Urban sustainability is most often measured using a series of social, economic, and ecological indicators. Assessment methods for urban sustainability typically factor in the ecological dimensions of greenspace, such as biodiversity maintenance, stormwater management, and/or air quality—yet indicator schemas that consider only the ecological dimensions largely overlook the social benefits of some types of urban greenspace, particularly community gardens and orchards. This article makes the case that the process of community formation and strengthening that occurs in shared growing spaces is an important element of urban sustainability in its own right. Based on 55 interviews of community garden advocates, policy-makers, and development professionals involved in urban agriculture planning, this article traces the widespread understanding among practitioners that shared growing spaces strengthen social as well as environmental sustainability, though the social benefits are often difficult to measure. The latter concern was most frequently expressed by urban agriculture advocates who, after involvement in the political process, perceived the need for such metrics in order to communicate persuasively with planners and policy makers. The social values of shared growing spaces, at once self-evident to garden advocates and difficult for them to demonstrate with quantitative data, may be theorized by drawing on insights from sociology: A truly sustainable city requires community coalescence among diverse citizens, and such community is fostered particularly well in shared growing spaces. Full article
(This article belongs to the Special Issue Prospective Pathways to Architectural and Urban Sustainability)
24 pages, 324 KiB  
Article
Necessary Conditions for Multi-Domain Indoor Environmental Quality Standards
by Ardeshir Mahdavi, Christiane Berger, Veselina Bochukova, Leonidas Bourikas, Runa T. Hellwig, Quan Jin, Anna Laura Pisello and Marcel Schweiker
Sustainability 2020, 12(20), 8439; https://doi.org/10.3390/su12208439 - 13 Oct 2020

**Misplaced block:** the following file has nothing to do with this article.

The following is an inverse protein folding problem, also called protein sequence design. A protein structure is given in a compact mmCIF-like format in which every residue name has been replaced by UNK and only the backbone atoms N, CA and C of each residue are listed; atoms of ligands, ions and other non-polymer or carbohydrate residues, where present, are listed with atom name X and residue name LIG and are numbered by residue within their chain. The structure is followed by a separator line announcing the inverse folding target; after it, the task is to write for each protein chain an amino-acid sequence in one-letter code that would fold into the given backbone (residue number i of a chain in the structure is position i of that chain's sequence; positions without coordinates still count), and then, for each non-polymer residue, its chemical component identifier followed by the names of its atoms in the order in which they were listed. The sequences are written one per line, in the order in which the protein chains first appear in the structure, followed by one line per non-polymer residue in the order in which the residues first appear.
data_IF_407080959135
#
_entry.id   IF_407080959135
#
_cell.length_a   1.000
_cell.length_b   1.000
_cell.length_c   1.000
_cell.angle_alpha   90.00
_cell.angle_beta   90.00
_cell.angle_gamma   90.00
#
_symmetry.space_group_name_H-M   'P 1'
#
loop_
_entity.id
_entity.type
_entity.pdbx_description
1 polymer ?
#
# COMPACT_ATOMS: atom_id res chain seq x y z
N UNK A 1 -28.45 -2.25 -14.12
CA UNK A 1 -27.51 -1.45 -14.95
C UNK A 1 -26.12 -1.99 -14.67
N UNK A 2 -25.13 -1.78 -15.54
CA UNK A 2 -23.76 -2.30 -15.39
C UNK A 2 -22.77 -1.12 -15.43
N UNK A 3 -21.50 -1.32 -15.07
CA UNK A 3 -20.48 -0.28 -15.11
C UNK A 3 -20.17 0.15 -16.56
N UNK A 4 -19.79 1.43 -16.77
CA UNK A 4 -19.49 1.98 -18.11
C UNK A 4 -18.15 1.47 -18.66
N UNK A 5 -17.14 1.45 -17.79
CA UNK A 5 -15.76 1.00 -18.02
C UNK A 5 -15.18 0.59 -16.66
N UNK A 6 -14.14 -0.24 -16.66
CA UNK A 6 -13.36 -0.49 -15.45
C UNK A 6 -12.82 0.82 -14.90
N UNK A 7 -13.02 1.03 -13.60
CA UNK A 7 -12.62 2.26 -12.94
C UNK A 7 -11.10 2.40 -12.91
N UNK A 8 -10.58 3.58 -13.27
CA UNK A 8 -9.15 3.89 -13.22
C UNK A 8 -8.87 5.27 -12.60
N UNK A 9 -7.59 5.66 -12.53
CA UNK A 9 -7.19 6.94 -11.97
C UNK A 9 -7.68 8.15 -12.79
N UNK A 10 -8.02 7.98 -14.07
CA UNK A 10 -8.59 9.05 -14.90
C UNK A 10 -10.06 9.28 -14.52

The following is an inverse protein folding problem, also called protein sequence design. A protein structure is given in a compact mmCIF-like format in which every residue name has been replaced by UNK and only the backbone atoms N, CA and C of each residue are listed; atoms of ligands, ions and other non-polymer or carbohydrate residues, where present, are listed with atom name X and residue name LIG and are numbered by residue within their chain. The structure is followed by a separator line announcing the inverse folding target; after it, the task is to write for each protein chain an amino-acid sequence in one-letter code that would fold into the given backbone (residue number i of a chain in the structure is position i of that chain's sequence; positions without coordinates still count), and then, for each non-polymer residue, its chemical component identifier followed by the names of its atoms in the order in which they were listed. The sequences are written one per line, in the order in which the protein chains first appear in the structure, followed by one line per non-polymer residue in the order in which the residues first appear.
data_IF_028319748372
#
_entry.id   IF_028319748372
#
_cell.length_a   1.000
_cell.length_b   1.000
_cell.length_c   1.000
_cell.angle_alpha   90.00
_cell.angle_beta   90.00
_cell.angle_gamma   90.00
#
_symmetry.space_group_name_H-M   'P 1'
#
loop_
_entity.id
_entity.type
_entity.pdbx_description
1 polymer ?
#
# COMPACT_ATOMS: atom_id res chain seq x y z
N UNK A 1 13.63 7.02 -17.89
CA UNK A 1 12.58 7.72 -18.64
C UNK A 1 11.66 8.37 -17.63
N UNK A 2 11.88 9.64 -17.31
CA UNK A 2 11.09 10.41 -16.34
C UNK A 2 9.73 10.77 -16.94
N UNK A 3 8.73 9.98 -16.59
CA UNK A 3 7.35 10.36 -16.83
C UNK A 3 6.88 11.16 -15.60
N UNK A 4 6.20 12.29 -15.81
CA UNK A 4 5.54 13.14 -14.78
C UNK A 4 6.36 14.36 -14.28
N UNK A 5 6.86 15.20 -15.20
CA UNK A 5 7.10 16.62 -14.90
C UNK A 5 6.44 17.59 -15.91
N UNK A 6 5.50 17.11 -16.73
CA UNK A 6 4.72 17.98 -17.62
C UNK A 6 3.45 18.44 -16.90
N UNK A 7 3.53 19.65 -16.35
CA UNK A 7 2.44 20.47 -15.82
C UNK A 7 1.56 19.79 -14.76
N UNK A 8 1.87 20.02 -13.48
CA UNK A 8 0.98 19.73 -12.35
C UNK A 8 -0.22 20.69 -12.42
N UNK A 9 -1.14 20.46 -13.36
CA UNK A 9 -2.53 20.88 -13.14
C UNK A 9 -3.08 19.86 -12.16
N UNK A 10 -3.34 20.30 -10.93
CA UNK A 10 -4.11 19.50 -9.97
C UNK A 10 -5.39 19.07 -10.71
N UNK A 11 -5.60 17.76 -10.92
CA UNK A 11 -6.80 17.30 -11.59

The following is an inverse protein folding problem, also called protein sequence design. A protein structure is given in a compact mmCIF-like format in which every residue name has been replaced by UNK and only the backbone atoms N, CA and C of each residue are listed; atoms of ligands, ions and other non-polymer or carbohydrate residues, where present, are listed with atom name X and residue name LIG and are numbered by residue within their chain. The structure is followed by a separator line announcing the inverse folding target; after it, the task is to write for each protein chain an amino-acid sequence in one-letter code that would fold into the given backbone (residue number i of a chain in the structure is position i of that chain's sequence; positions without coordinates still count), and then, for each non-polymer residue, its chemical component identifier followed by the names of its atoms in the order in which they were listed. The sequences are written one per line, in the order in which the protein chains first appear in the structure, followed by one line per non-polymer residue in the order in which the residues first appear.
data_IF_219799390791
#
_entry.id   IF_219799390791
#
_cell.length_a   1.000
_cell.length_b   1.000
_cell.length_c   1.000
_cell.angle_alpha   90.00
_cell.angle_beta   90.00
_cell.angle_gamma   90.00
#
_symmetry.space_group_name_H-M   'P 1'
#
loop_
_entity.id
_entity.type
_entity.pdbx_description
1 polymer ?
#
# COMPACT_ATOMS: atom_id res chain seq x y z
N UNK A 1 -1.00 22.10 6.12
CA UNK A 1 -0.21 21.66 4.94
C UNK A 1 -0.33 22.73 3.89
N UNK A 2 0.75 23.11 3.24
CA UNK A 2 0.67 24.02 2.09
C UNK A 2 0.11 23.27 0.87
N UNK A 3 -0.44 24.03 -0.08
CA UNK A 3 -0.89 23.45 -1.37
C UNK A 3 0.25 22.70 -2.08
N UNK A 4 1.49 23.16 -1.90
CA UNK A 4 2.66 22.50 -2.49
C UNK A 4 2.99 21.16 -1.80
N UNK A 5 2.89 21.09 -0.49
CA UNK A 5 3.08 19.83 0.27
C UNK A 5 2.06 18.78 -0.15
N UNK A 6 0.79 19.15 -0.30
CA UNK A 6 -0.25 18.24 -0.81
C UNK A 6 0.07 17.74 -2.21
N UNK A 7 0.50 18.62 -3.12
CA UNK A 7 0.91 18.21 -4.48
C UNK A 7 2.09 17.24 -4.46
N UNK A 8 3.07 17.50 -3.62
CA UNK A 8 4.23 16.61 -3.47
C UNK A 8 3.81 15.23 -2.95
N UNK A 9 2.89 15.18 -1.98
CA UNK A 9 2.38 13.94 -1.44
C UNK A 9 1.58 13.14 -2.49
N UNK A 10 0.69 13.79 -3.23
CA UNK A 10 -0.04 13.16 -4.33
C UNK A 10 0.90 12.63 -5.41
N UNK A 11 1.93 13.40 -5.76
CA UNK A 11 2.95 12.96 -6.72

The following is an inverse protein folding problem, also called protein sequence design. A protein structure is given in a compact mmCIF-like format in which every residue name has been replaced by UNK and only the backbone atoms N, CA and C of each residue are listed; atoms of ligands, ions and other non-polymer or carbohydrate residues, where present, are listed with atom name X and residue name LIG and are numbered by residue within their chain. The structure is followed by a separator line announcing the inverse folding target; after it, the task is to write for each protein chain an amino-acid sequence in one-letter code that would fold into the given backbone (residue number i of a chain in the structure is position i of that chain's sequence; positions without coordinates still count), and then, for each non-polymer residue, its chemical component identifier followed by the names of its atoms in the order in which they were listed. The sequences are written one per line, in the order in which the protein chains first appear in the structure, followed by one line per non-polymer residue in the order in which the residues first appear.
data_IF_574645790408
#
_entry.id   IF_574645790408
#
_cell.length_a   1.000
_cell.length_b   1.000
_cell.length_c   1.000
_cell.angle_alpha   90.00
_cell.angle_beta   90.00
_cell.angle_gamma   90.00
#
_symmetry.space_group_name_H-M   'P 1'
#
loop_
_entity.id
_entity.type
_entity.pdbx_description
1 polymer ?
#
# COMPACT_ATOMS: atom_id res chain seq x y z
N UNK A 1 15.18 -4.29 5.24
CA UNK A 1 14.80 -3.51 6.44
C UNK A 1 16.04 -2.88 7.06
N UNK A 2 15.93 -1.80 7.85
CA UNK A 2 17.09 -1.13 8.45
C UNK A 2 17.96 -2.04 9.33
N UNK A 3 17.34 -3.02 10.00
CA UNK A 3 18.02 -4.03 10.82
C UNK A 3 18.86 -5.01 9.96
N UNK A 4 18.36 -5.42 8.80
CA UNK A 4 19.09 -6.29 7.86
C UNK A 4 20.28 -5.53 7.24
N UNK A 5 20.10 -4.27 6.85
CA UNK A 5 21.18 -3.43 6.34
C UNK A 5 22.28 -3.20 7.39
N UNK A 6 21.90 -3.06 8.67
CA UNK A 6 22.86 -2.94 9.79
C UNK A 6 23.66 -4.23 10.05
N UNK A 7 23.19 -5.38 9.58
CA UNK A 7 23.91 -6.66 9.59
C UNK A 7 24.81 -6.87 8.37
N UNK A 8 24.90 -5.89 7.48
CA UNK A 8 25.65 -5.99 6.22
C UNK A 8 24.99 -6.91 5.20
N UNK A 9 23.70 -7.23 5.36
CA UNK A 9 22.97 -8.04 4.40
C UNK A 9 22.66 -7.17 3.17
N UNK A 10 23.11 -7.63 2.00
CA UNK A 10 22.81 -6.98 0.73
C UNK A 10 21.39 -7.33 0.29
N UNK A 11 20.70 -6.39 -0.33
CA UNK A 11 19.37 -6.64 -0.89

Cited by 17 | Viewed by 3011
Abstract
A discussion of sustainability in architecture cannot be meaningfully carried out without the inclusion of most buildings’ central purpose, namely the provision of indoor environments that are accommodating of occupants’ needs and requirements. To this end, building designers and operators are expected to [...] Read more.
A discussion of sustainability in architecture cannot be meaningfully carried out without the inclusion of most buildings’ central purpose, namely the provision of indoor environments that are accommodating of occupants’ needs and requirements. To this end, building designers and operators are expected to demonstrate compliance with codes and standards pertaining to indoor environmental quality (IEQ). However, the majority of conventional IEQ standards, codes, and guidelines have a single-domain character, in that they address IEQ in terms of a number of isolated domains (i.e., thermal, visual, acoustic, air quality). In this context, the present contribution explores the current state of multi-domain IEQ evaluation approaches and the necessary conditions for their further development and application. Toward this end, a number of common building rating schemes were selected and analyzed in detail. The results of this assessment imply the necessity of both short-term improvements of the existing schemes in terms of the transparency and plausibility of the applied point allocation and weighting strategies and the fundamental need for a deeper empirically grounded understanding of the nature of occupants’ perception of and behavior in the built environments. Full article